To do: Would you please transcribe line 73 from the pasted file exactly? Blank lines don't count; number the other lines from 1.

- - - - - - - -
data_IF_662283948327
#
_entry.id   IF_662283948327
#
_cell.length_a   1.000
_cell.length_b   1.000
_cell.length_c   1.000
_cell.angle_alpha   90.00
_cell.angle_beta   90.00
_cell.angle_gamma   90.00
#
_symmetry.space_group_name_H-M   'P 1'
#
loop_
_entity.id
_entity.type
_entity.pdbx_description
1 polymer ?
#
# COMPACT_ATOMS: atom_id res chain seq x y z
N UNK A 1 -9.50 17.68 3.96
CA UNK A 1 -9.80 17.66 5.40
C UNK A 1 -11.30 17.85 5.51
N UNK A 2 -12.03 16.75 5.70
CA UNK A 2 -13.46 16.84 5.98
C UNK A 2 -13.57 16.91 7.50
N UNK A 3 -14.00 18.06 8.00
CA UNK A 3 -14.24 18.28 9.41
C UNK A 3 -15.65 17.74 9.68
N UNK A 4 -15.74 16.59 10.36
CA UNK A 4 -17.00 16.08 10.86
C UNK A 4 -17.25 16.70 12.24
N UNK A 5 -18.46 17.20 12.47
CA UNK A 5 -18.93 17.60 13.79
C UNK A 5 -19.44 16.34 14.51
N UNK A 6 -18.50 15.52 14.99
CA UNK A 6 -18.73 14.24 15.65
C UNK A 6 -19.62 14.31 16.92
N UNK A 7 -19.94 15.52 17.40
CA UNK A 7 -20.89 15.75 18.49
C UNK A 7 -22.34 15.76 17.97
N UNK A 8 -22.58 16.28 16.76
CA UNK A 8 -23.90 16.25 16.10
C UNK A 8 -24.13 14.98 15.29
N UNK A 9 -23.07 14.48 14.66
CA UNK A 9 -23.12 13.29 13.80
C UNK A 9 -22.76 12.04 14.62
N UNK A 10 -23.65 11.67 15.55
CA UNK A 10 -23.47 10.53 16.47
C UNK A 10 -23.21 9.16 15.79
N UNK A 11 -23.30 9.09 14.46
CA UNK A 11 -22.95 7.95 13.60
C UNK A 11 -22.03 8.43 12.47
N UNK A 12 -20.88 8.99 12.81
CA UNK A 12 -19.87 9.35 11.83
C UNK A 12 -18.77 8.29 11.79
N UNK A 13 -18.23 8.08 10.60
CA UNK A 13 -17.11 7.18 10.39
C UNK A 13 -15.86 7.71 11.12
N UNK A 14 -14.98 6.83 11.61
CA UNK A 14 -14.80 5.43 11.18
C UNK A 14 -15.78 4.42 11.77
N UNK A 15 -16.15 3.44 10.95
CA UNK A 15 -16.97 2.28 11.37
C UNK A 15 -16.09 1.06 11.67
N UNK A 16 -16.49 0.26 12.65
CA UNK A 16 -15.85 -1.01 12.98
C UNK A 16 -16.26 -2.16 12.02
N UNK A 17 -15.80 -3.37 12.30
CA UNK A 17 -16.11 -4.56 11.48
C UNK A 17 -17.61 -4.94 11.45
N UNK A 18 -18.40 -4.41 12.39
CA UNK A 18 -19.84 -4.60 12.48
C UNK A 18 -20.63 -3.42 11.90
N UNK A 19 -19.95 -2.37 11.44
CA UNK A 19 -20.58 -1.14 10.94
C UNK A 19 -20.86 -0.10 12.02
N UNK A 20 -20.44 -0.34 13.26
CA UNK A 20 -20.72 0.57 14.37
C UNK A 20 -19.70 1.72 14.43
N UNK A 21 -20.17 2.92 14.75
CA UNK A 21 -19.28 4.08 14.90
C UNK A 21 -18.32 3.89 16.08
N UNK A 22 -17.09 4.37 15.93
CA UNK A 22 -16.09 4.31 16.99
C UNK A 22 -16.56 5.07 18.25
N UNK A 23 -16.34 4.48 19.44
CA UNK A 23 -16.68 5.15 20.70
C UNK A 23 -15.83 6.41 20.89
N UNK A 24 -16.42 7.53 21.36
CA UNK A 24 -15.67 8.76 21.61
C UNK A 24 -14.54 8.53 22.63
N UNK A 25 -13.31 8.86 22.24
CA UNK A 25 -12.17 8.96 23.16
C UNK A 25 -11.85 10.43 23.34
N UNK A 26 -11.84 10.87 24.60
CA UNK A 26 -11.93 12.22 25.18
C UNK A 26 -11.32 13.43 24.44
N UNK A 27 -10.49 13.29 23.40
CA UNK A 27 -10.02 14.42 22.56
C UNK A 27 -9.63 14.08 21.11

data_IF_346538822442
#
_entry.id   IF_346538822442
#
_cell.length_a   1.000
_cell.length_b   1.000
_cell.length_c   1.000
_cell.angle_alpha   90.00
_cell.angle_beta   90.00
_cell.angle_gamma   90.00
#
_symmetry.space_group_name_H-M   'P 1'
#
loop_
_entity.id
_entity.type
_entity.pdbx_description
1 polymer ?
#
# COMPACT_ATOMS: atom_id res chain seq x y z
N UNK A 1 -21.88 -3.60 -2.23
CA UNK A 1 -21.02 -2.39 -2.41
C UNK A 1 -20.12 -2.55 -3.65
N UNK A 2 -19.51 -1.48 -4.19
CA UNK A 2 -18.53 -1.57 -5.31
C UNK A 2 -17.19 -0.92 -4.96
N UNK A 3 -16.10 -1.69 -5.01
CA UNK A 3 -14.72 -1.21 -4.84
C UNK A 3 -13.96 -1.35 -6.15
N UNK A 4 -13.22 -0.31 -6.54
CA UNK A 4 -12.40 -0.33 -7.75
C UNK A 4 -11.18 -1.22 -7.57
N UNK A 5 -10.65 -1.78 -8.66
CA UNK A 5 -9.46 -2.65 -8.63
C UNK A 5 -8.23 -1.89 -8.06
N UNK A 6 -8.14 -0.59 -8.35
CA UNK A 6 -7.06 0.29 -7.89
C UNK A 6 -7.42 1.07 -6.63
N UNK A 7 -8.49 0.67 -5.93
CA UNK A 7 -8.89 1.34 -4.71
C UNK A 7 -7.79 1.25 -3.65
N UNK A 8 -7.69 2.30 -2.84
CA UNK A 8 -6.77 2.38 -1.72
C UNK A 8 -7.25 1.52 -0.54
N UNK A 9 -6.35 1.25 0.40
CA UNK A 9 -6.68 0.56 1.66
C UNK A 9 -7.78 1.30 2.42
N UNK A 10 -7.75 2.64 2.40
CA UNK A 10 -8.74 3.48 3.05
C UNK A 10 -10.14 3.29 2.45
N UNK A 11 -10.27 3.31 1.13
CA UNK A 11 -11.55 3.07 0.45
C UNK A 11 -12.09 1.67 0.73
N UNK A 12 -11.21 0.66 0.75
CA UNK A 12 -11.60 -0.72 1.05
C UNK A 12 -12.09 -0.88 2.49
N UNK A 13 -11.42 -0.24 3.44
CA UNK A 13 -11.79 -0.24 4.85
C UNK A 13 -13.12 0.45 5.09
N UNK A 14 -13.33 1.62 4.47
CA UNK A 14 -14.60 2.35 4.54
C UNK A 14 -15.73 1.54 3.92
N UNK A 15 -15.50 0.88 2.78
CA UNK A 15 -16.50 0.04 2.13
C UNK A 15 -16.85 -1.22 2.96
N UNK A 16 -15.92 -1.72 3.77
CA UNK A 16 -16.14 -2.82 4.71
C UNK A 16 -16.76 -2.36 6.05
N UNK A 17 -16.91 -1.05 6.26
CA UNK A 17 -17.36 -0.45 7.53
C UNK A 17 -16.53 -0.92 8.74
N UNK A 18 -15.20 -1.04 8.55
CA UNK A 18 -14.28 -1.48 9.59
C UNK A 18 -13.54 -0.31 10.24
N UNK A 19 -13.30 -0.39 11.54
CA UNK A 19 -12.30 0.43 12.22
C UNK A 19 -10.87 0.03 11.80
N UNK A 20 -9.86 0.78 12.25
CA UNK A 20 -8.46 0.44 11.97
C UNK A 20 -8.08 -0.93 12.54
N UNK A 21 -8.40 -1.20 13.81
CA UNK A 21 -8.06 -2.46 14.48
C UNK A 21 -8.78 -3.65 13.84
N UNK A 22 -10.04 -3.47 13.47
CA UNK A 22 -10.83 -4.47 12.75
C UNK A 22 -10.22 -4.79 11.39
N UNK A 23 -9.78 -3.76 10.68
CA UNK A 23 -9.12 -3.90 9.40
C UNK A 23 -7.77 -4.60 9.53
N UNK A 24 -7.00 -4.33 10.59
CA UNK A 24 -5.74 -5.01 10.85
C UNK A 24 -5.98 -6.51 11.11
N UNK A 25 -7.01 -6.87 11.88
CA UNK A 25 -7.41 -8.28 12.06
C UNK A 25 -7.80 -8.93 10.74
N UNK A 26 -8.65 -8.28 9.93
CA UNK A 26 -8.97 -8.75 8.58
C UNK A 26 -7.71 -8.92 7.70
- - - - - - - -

CA UNK A 18 -19.84 -4.60 12.48